With the extension of deficiency waiver tax relief, we have seen no slowdown with respect to short sales, and do not anticipate a slowdown in the foreseeable future. With that in mind, we wanted to remind anyone who routinely handles short sales to consider the following:
- Do not forget about how critical it is to assess the strength of the buyer (and in some cases, the experience of the agent representing the buyer). Will the buyer put up their deposit upon contract execution rather than after approval, and if so, how much? Will the buyer perform their inspections up front, rather than waiting for approval. Is the buyer an entity that is purchasing the property for investment? Does the buyer need financing that could take more time than the short sale lender will provide to close? While none of these issues necessarily mean that your short sale will fail, they are “yellow” flags.
- Are the parties under the mistaken impression that the lender must approve a short sale? They do not, especially if it is a smaller bank or investor. It is at their discretion, and they essentially hold all of the cards, including the decision as to price and closing time frame.
- If your buyer is not paying cash, do they have a pre-approval letter and can they provide proof of funds for the down payment? Does such buyer understand that upon approval, they will likely have 30 days to finalize their financing and close? While these concepts seem basic, it is a key component that can cause substantial delays in the short sale process, and in many cases, cause the short sale to fail altogether.
- Do the parties understand that ALL lien holders have a say in the process (banks, judgment creditors, associations, etc), and EACH has the right to make their own independent determination?
- Do the parties understand that ANY lienholder has the right to retain their ability to pursue the deficiency, and in many cases, a second lender will indeed retain such right. The borrower should not be led to believe that in a two lender situation, they will absolutely have their entire deficiency balance waived by both lenders. If so, the borrower is being set up for disappointment (or worse), and the deal could easily fail a as result.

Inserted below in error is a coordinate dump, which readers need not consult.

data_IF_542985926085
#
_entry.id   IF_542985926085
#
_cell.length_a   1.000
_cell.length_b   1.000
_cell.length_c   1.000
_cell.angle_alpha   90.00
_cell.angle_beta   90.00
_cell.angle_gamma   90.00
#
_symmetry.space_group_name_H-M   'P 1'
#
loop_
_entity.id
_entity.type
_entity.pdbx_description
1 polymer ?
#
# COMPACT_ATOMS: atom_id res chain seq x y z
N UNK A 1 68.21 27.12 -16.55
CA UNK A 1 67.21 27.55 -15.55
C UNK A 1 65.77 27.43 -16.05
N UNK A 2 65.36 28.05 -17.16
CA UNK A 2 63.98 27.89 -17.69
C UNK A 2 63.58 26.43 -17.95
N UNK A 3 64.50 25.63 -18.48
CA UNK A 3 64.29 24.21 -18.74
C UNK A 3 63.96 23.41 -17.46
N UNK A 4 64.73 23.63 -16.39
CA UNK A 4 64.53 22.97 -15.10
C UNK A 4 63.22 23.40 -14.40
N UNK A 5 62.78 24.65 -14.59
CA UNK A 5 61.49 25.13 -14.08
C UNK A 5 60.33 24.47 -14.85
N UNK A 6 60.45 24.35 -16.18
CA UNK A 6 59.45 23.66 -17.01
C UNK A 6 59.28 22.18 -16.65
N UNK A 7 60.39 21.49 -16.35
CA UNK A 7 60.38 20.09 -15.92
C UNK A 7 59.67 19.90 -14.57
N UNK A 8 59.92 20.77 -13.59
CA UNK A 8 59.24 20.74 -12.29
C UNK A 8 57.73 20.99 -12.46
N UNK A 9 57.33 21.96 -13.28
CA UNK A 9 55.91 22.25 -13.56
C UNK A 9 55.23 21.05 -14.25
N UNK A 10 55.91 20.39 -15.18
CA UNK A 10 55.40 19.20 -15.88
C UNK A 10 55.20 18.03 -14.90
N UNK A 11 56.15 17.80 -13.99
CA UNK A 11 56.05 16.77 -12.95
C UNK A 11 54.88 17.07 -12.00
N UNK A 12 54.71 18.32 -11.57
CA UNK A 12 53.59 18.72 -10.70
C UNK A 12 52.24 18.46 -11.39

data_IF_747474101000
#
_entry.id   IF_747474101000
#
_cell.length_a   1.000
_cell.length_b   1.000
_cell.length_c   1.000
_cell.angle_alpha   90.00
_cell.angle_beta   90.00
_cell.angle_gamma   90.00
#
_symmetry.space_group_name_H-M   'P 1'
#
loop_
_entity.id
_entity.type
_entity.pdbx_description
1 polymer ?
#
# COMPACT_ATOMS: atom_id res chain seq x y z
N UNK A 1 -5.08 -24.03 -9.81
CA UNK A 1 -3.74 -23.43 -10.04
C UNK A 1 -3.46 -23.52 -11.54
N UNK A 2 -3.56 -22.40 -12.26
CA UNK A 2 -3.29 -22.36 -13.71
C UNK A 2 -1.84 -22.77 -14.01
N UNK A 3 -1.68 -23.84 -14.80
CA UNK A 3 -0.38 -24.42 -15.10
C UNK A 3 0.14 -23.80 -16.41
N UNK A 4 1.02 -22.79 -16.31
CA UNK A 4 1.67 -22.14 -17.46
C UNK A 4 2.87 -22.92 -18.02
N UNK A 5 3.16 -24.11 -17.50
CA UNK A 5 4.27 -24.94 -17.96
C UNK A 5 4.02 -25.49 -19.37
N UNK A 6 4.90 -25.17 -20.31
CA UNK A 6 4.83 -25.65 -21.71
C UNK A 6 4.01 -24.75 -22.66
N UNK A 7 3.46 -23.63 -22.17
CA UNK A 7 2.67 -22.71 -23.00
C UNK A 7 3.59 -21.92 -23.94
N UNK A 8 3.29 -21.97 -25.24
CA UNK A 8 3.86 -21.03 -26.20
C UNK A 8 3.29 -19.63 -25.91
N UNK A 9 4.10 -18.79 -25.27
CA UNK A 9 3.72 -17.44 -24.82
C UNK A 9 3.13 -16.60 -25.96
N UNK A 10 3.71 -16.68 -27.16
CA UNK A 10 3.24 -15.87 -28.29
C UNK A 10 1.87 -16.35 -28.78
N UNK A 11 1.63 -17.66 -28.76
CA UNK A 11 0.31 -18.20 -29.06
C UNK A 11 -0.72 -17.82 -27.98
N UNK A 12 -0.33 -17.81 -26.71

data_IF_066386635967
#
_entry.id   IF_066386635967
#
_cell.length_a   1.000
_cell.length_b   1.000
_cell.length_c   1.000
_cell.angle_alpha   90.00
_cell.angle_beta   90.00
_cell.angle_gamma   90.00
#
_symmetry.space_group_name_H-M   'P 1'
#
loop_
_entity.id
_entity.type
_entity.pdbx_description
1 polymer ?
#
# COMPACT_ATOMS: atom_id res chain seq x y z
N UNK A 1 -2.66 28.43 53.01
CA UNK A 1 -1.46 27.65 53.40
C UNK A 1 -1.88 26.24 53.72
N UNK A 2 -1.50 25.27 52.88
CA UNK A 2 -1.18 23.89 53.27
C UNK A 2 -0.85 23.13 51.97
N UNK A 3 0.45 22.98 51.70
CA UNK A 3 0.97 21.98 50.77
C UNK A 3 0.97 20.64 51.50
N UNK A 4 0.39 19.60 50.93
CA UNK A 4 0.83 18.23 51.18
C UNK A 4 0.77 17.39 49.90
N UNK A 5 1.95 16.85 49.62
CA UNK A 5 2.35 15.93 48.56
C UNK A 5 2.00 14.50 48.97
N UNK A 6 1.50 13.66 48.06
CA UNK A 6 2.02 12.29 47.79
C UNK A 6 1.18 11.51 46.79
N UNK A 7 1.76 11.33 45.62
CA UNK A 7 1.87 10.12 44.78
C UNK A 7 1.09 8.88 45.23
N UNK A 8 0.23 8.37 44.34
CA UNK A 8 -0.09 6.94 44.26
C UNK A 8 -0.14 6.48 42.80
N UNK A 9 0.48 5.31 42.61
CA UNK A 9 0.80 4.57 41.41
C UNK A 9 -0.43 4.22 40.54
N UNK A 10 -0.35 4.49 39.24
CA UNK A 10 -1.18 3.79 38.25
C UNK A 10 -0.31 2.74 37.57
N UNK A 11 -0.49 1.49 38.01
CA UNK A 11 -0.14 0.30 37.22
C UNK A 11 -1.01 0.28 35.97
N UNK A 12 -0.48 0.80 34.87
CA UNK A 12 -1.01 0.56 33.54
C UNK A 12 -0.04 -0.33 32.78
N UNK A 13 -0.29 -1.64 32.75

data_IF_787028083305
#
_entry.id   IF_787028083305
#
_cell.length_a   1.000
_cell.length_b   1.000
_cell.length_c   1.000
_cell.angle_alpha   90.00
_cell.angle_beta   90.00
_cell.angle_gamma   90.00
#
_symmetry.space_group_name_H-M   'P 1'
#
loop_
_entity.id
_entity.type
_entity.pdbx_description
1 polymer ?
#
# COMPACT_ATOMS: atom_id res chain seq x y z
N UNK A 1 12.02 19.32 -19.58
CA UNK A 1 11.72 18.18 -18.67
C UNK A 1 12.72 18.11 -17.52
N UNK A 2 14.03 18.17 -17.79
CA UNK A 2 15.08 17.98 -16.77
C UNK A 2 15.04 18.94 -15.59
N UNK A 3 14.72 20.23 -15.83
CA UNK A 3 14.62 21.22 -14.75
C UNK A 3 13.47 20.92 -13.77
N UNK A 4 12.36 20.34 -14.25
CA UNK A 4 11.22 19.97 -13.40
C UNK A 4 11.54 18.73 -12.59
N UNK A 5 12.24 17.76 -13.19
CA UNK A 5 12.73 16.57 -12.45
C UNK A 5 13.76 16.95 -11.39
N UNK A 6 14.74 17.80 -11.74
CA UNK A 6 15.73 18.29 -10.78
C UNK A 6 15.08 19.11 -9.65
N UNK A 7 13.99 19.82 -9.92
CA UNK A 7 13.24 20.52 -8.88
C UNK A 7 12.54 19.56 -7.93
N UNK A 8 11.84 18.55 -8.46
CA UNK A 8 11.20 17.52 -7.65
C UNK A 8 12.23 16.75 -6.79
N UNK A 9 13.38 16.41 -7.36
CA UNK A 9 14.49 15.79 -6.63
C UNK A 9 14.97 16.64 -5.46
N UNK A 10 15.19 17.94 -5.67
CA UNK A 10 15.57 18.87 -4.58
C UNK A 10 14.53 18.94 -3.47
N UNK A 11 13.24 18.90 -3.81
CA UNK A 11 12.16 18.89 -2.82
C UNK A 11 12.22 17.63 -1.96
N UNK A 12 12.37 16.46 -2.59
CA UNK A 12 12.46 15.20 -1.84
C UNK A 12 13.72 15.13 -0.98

- Does anyone still believe that threatening a lender that the seller or buyer will “walk” (and therefore the lender will get “nothing”) actually works in this day and age! It does not, and the lenders are rarely, if ever persuaded by such threats. Lenders continue to make “unusual decisions”, and therefore do not set your clients up for disappointment by promising anything. If the proposed price does not meet the lender’s sometimes arbitrary requirements, then the short sale will not get approved. Threats to the lender rarely, if ever work. Remember, in any short sale, it is the borrower who is asking the lender to do them a favor, not vice versa.
- Is cash really king? Whether the buyer is a cash buyer or needs financing makes little difference to the lender. In fact, an argument can be made that cash buyers (who are typically investors) are less attractive to lenders as investors are substantially more likely to cancel a short sale than an end user.
As always, we recommend that anyone considering a short sale (buyer or seller) consult with an experienced real estate attorney. More importantly, never make any promises or representations to a party involved in a short sale transaction about what a bank may or may not do unless such statements are substantially qualified or you are prepared for the possibility of making a misrepresentation.
This communication is not intended to establish an attorney client relationship, and to the extent anything contained herein could be construed as legal advice or guidance, you are strongly encouraged to consult with your own attorney before relying upon any information contained herein.
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